September 18, 2018

Investing in one self - Economics 101

'Too much work and no time to learn'; 'Too exhausted to learn' - are some complaints from working professionals and 'Too much to learn and not sure what to do with it' are complaints from students. Time is a scarce commodity and all of us have only 24 hours in a day. How we deploy these 24 hours is the single most factor that will determine success in whichever way you define/ aspire for.

The connection to Economics 101 came up in a random discussion with my teenage daughter. There is a concept called 'Production Possibility Frontier (PPF)' that is taught in Economics. It talks about a fundamental choice to be made in deploying scarce manpower. This can be used to produce necessities or defense equipment, or other such options. PPF gives a framework to deploy a scarce resource (the fundamental problem) based on the opportunity cost, production efficiency, consumption efficiency and economies of scale.

While the application of this concept has been primarily for a society or an organization, it can be applied at an individual level too. On any day or over time, I can choose to spend the time 'working/ fulfilling duties/ using the skills' or invest in 'developing new/ honing existing skills'. You can add 'leisure/ enjoyment' also as a third choice. For simplicity, let us look at the PPF graph for the first two choices only:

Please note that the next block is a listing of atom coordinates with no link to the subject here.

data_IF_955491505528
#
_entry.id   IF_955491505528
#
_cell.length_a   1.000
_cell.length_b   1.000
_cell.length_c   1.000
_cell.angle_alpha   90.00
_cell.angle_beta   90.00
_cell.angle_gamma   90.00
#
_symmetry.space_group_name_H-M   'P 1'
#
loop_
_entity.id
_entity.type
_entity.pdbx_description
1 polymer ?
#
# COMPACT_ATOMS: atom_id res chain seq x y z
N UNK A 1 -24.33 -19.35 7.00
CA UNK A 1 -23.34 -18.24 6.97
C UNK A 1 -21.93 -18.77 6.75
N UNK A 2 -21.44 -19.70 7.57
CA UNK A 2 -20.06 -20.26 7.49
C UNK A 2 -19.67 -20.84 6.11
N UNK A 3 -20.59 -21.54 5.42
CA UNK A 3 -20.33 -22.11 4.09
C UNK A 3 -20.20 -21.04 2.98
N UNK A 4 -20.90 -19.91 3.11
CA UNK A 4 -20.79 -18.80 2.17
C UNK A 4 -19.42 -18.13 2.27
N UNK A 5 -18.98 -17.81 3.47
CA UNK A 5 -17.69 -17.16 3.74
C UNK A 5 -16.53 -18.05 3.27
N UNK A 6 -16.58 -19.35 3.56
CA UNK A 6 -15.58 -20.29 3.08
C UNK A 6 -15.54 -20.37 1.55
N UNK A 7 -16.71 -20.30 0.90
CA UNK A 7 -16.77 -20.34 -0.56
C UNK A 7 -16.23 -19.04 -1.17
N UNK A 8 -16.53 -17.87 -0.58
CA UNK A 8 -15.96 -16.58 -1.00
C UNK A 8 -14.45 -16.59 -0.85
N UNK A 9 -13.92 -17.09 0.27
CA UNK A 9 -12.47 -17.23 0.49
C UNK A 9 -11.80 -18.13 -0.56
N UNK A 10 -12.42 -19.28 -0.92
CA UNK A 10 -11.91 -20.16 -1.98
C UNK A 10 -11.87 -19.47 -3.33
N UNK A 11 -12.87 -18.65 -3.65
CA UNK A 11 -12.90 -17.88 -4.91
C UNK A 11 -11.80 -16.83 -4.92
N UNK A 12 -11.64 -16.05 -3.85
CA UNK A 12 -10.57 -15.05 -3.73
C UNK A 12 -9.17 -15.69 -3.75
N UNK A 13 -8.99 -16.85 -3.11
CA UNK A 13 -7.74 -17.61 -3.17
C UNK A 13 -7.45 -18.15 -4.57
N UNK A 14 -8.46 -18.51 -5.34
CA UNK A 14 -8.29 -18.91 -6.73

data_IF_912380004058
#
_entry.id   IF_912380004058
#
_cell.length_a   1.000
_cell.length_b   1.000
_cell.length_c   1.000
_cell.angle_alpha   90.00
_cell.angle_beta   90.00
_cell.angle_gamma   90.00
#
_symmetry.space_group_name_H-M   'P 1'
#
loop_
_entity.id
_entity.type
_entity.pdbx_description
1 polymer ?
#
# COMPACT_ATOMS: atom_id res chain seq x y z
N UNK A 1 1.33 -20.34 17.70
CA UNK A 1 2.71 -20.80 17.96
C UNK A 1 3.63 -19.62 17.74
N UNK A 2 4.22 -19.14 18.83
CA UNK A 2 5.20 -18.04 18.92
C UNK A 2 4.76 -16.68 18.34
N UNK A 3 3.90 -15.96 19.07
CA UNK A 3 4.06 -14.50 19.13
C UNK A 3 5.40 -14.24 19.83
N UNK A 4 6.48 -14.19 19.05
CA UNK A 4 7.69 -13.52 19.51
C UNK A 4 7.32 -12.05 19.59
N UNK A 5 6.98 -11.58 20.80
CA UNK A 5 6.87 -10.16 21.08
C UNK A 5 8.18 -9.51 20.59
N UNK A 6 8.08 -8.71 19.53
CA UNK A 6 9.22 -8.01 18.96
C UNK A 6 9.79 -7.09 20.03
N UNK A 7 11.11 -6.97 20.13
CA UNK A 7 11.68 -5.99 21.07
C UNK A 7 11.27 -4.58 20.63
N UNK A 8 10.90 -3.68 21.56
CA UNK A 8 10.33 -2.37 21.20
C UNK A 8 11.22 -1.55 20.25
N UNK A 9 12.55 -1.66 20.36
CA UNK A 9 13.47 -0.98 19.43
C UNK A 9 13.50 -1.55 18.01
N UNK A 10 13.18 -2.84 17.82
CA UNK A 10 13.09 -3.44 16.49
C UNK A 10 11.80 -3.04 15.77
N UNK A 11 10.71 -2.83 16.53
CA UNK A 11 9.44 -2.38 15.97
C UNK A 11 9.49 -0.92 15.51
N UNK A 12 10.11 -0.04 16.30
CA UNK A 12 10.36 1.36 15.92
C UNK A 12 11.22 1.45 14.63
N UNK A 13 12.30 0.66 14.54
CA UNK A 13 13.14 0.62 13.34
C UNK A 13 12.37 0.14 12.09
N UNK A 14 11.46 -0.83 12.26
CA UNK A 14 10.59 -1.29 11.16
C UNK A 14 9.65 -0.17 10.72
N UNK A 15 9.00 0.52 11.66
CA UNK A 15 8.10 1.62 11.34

There are three different aspects of this worth looking into:
  1. 'Investment' does not give us immediate results and takes time away from immediate tasks. Hence, one is tempted to completely focus on current work and ignore the investment activities. However, we need to note that these frontiers are not static. By improving efficiency and learning new skills, this PPF can shift right significantly. In the worst case, if the skills are no longer useful, it may even shift left.
  2. The opportunity cost (what you lose on one dimension by moving resources to the other choice) varies based on where you are operating on the curve. So, moving 30-60 minutes of your time to investment may not impact your work much. But, if you are already spending 1 hour and you want to spend another 1 hour, it may impact the work output. The same holds when you move from the other side.
  3. PPF also tells us that if you are not operating on the frontier, you are not working at your complete potential. All of us can vouch that in this case, time can be wasted in many different ways :-)

Applying these insights, we can see:
  1. Right Efficiency: We need to track where we are spending our time to first ensure that we are on the frontier of efficiency and not wasting time that prevents us from achieving the potential.
  2. Right Mix: Once we are at max efficiency, achieving an ideal mix based on the stage of life is essential - as a student or working professional. Focus on applying what you learn and learning while you work.